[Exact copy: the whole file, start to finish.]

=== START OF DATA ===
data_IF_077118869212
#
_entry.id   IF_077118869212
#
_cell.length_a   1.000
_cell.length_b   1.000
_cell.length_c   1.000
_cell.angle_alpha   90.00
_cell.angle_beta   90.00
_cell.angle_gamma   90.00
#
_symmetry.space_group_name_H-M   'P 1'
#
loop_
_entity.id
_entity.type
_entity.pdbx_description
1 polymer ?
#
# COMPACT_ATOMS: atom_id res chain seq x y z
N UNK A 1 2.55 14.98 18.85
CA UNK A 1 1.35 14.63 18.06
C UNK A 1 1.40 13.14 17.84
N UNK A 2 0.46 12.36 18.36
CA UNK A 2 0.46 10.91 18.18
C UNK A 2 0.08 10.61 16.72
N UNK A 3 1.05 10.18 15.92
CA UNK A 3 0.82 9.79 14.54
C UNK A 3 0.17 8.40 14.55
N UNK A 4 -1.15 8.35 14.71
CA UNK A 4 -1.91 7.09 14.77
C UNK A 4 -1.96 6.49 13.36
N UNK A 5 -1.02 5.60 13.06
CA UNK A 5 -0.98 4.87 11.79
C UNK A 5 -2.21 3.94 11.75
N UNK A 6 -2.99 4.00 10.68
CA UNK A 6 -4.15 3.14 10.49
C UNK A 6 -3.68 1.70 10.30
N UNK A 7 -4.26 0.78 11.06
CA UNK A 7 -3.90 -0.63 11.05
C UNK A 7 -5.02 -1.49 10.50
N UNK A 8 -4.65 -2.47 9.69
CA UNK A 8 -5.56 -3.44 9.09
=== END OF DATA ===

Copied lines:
data_IF_077118869212
#
_entry.id   IF_077118869212
#
_cell.length_a   1.000
_cell.length_b   1.000
_cell.length_c   1.000
_cell.angle_alpha   90.00
_cell.angle_beta   90.00
_cell.angle_gamma   90.00
#
_symmetry.space_group_name_H-M   'P 1'
#
loop_
_entity.id
_entity.type
_entity.pdbx_description
1 polymer ?
#
# COMPACT_ATOMS: atom_id res chain seq x y z
N UNK A 1 2.55 14.98 18.85
CA UNK A 1 1.35 14.63 18.06
C UNK A 1 1.40 13.14 17.84
N UNK A 2 0.46 12.36 18.36
CA UNK A 2 0.46 10.91 18.18
C UNK A 2 0.08 10.61 16.72
N UNK A 3 1.05 10.18 15.92
CA UNK A 3 0.82 9.79 14.54
C UNK A 3 0.17 8.40 14.55
N UNK A 4 -1.15 8.35 14.71
CA UNK A 4 -1.91 7.09 14.77
C UNK A 4 -1.96 6.49 13.36
N UNK A 5 -1.02 5.60 13.06
CA UNK A 5 -0.98 4.87 11.79
C UNK A 5 -2.21 3.94 11.75
N UNK A 6 -2.99 4.00 10.68
CA UNK A 6 -4.15 3.14 10.49
C UNK A 6 -3.68 1.70 10.30
N UNK A 7 -4.26 0.78 11.06
CA UNK A 7 -3.90 -0.63 11.05
C UNK A 7 -5.02 -1.49 10.50
N UNK A 8 -4.65 -2.47 9.69
CA UNK A 8 -5.56 -3.44 9.09